Droplets and oceans


Photo credit Vadim Trunov / Barcroft Media


Photo credit Vadim Trunov / Barcroft Media

I am thinking about the smallest of creatures tonight and how we look at our resources as just that — ours. The global water supply is looked at in terms of human consumption but we are not the only ones drinking the water on this planet. When I think of other animals drinking water I might think of large animals at a watering hole, located in Mkhuze Park, South Africa, lapping with the stuttering heartbeat anxiety of drinking under the eyes of predators. I don’t usually think of ants and snails. It amazes me to see tiny creatures stopping for a refreshing sip of water.  I can’t help but reflect on the many ways, invisible to our computer-screen trained eyes, that we are connected with the other creatures, large and small, on our planet. The smallest ones are going about their lives and partaking of pinhead sized beverages just out of sight.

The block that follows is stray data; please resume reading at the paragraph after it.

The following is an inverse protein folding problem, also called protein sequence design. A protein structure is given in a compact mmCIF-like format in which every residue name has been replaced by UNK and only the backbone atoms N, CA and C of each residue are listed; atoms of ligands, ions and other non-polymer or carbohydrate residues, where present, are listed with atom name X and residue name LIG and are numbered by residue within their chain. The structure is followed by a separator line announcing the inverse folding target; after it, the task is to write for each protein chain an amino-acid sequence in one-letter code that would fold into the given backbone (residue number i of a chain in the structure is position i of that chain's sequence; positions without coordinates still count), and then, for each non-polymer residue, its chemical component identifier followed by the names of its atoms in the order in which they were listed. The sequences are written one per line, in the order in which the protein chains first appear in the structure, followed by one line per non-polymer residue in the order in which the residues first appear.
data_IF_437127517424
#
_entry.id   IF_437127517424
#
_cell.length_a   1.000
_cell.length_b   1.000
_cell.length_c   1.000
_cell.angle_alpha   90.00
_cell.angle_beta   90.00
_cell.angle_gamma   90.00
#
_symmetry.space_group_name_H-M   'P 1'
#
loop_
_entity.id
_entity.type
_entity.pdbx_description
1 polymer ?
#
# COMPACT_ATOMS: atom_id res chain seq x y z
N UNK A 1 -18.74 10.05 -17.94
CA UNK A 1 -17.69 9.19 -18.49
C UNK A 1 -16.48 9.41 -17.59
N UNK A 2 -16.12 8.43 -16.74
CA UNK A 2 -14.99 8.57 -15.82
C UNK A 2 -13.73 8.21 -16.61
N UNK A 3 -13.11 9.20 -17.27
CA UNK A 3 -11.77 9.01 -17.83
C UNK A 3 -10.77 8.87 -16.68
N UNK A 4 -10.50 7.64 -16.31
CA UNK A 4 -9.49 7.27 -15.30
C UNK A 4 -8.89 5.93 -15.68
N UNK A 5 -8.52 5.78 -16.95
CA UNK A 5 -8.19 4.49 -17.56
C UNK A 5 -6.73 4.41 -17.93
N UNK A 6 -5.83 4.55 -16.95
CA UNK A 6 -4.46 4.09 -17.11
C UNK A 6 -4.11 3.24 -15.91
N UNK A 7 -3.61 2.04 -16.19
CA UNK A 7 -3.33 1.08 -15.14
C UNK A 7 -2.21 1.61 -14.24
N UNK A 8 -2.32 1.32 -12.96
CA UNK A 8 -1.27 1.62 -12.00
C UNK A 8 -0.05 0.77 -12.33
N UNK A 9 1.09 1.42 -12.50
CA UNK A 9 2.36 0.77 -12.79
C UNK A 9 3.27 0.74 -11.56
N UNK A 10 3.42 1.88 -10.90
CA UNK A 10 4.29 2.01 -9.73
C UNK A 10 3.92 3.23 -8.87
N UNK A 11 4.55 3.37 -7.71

And water itself — it too is an entity of sorts –is alive/full of life and is deserving of far more respect than it is given, this thing that makes our very lives possible. It is easy to be struck with wonder at huge storms and torrential rains but there is glory also in the smallest droplet and miracles to be seen in daily walks that other living creatures take upon the surface of lakes the size of teacups, sojourns on their oceanis ignotum.

Links of interest

Environmental Graffiti: Beautiful photo gallery of insects drinking from raindrops
The Sun: Tiny creatures with the ability to walk on water
Scientific American: How is it possible for insects and spiders to walk on water and walls?